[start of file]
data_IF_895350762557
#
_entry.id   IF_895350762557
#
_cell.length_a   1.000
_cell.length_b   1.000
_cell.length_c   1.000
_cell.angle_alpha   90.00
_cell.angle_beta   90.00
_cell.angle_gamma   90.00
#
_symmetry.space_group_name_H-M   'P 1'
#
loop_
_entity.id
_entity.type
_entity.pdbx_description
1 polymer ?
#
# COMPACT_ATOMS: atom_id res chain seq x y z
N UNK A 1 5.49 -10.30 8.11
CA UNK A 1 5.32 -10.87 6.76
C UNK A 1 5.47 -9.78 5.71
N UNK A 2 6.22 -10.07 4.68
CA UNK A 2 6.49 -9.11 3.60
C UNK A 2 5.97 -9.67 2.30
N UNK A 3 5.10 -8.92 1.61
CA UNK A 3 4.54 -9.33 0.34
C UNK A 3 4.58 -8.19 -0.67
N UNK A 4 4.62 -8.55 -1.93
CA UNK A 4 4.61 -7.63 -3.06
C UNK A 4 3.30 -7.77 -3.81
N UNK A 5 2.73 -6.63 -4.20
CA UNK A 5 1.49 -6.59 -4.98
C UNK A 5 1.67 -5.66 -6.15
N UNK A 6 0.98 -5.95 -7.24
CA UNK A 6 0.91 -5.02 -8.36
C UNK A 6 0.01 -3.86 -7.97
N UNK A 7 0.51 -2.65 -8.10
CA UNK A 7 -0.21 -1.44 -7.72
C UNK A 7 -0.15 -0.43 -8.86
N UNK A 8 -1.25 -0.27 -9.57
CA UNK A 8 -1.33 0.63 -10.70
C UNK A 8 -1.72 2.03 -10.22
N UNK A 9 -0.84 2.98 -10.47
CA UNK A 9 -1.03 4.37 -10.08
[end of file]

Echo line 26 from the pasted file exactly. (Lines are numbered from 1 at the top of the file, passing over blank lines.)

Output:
C UNK A 2 5.97 -9.67 2.30